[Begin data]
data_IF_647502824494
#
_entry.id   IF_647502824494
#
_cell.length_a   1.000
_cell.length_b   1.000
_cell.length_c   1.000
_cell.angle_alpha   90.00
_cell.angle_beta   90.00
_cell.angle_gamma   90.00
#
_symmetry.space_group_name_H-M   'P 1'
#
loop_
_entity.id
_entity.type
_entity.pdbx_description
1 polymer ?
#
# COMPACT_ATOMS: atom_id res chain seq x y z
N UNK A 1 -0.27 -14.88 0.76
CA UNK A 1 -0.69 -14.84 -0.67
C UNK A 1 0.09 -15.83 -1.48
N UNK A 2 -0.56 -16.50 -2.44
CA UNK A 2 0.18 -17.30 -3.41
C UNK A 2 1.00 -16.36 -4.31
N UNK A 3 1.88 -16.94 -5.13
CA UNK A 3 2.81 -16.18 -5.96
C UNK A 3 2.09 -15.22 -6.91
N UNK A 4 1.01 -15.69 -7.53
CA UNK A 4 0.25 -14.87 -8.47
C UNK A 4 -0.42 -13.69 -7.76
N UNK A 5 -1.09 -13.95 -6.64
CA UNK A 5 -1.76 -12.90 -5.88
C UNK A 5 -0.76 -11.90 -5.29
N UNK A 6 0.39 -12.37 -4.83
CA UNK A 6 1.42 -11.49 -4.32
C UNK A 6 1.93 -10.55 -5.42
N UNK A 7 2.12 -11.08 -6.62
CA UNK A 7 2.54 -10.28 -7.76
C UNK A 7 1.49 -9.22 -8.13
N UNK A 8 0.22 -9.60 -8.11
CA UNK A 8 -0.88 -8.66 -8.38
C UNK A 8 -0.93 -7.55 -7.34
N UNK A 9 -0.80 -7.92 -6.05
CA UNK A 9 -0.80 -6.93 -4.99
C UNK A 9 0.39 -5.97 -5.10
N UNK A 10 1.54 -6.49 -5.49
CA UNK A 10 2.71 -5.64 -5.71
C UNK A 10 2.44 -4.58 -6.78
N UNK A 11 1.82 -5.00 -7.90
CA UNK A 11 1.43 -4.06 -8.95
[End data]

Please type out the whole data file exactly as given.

data_IF_647502824494
#
_entry.id   IF_647502824494
#
_cell.length_a   1.000
_cell.length_b   1.000
_cell.length_c   1.000
_cell.angle_alpha   90.00
_cell.angle_beta   90.00
_cell.angle_gamma   90.00
#
_symmetry.space_group_name_H-M   'P 1'
#
loop_
_entity.id
_entity.type
_entity.pdbx_description
1 polymer ?
#
# COMPACT_ATOMS: atom_id res chain seq x y z
N UNK A 1 -0.27 -14.88 0.76
CA UNK A 1 -0.69 -14.84 -0.67
C UNK A 1 0.09 -15.83 -1.48
N UNK A 2 -0.56 -16.50 -2.44
CA UNK A 2 0.18 -17.30 -3.41
C UNK A 2 1.00 -16.36 -4.31
N UNK A 3 1.88 -16.94 -5.13
CA UNK A 3 2.81 -16.18 -5.96
C UNK A 3 2.09 -15.22 -6.91
N UNK A 4 1.01 -15.69 -7.53
CA UNK A 4 0.25 -14.87 -8.47
C UNK A 4 -0.42 -13.69 -7.76
N UNK A 5 -1.09 -13.95 -6.64
CA UNK A 5 -1.76 -12.90 -5.88
C UNK A 5 -0.76 -11.90 -5.29
N UNK A 6 0.39 -12.37 -4.83
CA UNK A 6 1.42 -11.49 -4.32
C UNK A 6 1.93 -10.55 -5.42
N UNK A 7 2.12 -11.08 -6.62
CA UNK A 7 2.54 -10.28 -7.76
C UNK A 7 1.49 -9.22 -8.13
N UNK A 8 0.22 -9.60 -8.11
CA UNK A 8 -0.88 -8.66 -8.38
C UNK A 8 -0.93 -7.55 -7.34
N UNK A 9 -0.80 -7.92 -6.05
CA UNK A 9 -0.80 -6.93 -4.99
C UNK A 9 0.39 -5.97 -5.10
N UNK A 10 1.54 -6.49 -5.49
CA UNK A 10 2.71 -5.64 -5.71
C UNK A 10 2.44 -4.58 -6.78
N UNK A 11 1.82 -5.00 -7.90
CA UNK A 11 1.43 -4.06 -8.95